These findings give us the idea that there may be an optimal time limit in which autonomy and competence are maximized and positively correlated, and thus intrinsic motivation, flow, engagement, performance and enjoyment are promoted throughout game play

Download the full thesis.

Yıldırım, Irem Gökçe Time Pressure As Video Game Design Element And Basic Need Satisfaction, MSc Thesis, Department of Modeling and Simulation Supervisor, August 2015, 57 pages

A literature review of gamification design frameworks

A literature review of gamification design frameworks

Abstract – This paper presents a review of the literature on gamification design frameworks. Gamification, understood as the use of game design elements in other contexts for the purpose of engagement, has become a hot topic in the recent years. However, there’s also a cautionary tale to be extracted from Gartner’s reports on the topic: many gamification-based solutions fail because, mostly, they have been created on a whim, or mixing bits and pieces from game components, without a clear and formal design process. The application of a definite design framework aims to be a path to success. Therefore, before starting the gamification of a process, it is very important to know which frameworks or methods exist and their main characteristics. The present review synthesizes the process of gamification design for a successful engagement experience. This review categorizes existing approaches and provides an assessment of their main features, which may prove invaluable to developers of gamified solutions at different levels and scopes.

Download the full paper.

Alberto Mora, Daniel Riera, Carina Gonzalez,  Joan Arnedo-Moreno, “A literature review of gamification design frameworks”, Conference paper, September 2015

No Reciprocity in “Liking” Photos: Analyzing Like Activities in Instagram

No Reciprocity in “Liking” Photos: Analyzing Like Activities in Instagram

From the abstract: “In social media, people often press a “Like” button to indicate their shared interest in a particular content or to acknowledge the user who posted the content. Such activities form relationships and networks among people, raising interesting questions about their unique characteristics and implications. However, little research has investigated such Likes as a main study focus. To address this lack of understanding, based on a theoretical framework, we present an analysis of the structural, influential, and contextual aspects of Like activities from the test datasets of 20 million users and their 2 billion Like activities in Instagram. Our study results first highlight that Like activities and networks increase exponentially, and are formed and developed by one’s friends and many random users. Second, we observe that five other essential Instagram elements influence the number of Likes to different extents, but following others will not necessarily increase the number of Likes that one receives. Third, we explore the relationship between LDA-based topics and Likes, characterize two user groups-specialists and generalists-and show that specialists tend to receive more Likes and promote themselves more than generalists. We finally discuss theoretical and practical implications and future research directions.”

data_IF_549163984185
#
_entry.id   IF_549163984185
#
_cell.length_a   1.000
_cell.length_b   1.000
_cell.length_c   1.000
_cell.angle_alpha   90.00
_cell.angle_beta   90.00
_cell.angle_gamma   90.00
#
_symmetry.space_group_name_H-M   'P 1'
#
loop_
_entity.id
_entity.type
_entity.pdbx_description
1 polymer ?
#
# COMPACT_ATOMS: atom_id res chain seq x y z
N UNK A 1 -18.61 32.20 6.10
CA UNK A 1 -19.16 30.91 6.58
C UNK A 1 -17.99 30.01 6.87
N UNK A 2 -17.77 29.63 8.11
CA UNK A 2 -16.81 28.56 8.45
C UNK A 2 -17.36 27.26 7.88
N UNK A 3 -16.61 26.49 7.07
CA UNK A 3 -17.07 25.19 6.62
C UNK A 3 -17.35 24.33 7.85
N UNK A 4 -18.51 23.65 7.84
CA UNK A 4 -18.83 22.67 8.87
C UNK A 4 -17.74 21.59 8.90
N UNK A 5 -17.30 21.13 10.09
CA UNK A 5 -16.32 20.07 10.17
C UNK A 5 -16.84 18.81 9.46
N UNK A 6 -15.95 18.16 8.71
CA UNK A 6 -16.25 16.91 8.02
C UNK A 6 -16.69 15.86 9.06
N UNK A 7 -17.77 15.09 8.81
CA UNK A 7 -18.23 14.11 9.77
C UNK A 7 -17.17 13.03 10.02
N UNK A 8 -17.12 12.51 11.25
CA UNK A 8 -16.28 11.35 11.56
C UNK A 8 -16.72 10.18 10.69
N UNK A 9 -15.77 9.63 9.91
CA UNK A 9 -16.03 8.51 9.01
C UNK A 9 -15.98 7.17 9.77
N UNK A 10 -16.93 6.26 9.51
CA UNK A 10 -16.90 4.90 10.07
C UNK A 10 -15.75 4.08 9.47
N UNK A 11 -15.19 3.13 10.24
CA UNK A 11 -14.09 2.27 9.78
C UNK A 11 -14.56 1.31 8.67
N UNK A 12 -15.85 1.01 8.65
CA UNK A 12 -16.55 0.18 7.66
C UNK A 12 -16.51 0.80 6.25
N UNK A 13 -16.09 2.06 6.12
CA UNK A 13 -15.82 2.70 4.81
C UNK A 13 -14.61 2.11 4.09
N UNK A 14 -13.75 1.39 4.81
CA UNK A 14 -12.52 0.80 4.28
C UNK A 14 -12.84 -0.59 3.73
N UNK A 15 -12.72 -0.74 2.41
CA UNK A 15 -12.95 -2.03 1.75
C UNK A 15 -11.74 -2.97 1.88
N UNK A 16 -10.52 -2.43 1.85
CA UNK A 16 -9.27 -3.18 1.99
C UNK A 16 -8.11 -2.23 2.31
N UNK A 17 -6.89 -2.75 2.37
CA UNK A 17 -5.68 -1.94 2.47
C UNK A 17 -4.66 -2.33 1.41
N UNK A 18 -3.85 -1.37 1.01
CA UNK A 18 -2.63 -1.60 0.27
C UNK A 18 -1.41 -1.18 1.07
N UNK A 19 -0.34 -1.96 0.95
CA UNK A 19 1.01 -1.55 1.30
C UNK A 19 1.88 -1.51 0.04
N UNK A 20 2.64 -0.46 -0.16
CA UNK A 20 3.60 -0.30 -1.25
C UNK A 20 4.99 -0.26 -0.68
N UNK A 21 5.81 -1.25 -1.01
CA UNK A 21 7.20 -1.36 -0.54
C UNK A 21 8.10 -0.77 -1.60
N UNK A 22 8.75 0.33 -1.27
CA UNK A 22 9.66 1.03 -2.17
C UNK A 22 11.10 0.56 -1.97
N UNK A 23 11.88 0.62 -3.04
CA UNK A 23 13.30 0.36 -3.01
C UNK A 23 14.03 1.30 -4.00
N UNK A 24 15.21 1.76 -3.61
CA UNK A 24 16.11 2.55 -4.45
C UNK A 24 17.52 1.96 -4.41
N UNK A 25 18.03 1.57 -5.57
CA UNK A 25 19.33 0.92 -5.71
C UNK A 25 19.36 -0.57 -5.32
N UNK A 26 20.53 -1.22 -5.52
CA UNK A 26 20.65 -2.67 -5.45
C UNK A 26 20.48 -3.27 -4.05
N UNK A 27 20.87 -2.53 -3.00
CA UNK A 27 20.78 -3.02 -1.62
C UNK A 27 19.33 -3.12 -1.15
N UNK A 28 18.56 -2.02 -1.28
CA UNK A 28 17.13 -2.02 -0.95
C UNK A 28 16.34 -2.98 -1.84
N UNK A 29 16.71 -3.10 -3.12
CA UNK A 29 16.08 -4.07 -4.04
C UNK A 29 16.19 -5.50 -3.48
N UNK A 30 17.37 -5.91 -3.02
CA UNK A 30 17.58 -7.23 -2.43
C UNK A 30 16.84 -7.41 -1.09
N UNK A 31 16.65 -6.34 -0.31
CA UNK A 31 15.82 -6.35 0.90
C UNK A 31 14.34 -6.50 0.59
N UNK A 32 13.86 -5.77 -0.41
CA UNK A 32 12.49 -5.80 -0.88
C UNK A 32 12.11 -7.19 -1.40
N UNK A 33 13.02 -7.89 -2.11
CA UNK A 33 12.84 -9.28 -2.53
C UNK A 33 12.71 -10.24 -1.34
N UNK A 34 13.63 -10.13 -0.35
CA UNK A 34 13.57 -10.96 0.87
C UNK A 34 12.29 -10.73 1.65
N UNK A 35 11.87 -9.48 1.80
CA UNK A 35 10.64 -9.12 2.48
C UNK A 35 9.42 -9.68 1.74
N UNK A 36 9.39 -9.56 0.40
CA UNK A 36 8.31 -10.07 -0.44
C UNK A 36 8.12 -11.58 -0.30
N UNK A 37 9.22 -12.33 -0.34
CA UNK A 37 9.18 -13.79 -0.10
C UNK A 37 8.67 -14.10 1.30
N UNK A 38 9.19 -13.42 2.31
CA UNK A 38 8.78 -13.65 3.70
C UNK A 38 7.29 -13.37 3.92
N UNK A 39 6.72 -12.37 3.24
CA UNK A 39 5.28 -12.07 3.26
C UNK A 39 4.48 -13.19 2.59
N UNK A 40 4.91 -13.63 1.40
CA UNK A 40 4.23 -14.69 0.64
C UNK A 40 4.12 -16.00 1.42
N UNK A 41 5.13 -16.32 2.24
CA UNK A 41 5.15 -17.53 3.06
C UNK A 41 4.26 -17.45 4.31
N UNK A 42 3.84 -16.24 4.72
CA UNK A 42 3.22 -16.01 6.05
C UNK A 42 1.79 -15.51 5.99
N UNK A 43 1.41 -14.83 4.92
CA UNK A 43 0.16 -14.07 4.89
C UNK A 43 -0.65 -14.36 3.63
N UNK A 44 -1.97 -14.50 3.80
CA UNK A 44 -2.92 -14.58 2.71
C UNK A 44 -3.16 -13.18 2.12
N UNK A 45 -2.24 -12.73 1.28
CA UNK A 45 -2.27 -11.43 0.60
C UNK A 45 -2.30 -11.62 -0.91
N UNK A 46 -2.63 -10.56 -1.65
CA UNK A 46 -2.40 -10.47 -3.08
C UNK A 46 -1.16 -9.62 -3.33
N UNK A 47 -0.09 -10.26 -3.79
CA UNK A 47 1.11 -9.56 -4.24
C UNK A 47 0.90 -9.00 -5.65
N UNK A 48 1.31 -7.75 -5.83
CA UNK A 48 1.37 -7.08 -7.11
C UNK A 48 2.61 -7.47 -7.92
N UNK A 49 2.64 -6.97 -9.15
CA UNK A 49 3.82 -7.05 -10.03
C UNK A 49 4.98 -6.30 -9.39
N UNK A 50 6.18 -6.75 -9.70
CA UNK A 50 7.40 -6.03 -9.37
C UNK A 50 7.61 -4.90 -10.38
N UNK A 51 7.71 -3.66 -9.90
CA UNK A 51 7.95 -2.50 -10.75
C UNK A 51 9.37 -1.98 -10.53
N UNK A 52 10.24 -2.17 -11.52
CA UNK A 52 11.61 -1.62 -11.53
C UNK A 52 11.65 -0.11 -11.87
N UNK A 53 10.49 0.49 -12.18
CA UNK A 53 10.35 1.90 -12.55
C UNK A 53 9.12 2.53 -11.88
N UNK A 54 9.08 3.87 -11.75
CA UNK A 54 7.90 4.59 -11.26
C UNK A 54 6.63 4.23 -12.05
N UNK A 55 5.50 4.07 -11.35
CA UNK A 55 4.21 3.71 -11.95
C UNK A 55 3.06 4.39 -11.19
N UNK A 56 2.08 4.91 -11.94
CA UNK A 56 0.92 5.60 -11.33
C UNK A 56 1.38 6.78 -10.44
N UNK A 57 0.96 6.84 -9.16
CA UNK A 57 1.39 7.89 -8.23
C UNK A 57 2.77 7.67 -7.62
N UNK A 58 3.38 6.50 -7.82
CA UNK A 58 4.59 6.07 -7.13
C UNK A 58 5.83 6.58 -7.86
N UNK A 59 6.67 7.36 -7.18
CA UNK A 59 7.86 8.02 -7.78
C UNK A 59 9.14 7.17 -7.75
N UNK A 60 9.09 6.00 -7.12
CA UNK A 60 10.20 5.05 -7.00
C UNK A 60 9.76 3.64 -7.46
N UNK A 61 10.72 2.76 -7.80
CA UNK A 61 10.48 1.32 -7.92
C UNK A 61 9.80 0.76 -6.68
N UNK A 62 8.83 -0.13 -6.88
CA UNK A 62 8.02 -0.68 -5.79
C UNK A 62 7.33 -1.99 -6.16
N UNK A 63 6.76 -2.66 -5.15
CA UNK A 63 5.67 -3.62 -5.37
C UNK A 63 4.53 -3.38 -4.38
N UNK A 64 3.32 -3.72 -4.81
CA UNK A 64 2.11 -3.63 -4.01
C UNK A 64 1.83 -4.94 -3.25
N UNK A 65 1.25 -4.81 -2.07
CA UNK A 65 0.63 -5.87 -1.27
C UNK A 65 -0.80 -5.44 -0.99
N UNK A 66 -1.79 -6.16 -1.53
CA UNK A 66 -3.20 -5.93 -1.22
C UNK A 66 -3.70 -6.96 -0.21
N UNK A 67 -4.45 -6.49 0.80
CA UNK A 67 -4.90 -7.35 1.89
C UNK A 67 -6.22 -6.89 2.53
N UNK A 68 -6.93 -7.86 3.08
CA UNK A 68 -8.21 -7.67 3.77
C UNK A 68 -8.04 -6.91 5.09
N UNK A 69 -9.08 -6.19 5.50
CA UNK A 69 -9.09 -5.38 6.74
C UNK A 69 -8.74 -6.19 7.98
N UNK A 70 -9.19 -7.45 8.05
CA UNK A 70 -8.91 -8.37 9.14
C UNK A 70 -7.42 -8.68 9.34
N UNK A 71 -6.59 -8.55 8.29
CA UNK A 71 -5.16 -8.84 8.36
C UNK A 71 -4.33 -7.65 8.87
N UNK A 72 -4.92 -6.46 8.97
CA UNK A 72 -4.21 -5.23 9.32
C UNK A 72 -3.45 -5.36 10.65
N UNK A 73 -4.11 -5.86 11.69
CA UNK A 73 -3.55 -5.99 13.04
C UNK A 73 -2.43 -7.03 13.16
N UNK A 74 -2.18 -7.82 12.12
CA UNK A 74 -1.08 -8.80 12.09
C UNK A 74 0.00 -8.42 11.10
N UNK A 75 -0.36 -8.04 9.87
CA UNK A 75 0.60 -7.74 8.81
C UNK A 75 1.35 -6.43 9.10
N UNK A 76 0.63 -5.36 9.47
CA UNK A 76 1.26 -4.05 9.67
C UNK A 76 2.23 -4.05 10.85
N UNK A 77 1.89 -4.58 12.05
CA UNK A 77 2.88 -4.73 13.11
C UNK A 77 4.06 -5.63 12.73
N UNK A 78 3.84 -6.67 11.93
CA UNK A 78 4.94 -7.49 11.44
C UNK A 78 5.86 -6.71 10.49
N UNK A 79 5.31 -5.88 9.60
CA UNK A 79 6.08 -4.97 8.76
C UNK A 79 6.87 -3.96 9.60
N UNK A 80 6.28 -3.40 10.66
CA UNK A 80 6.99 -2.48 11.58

Found on ACM Digital Library.

Download the full paper.

Jin Yea Jang, Kyungsik Han, Dongwon Lee , “No Reciprocity in “Liking” Photos: Analyzing Like Activities in Instagram”, Proceeding HT ’15 Proceedings of the 26th ACM Conference on Hypertext & Social Media, Pages 273-282

 

Architecture of Radio: discover the hidden world of digital networks

Created by Richard Vijgen, the Architecture of Radio is an iPad application conceived to visualize the network of networks “by reversing the ambient nature of the infosphere; hiding the visible while revealing the invisible technological landscape we interact with through our devices”. The app relies on GPS to get the user’s location and finds the cell towers that are within reach from OpenCellID. Then, it calculates the position of overhead Satellites based on JPL’s Ephemeris data.
Find out more on the project page.
Micro-Gesture Interaction on the Gear Shift

Micro-Gesture Interaction on the Gear Shift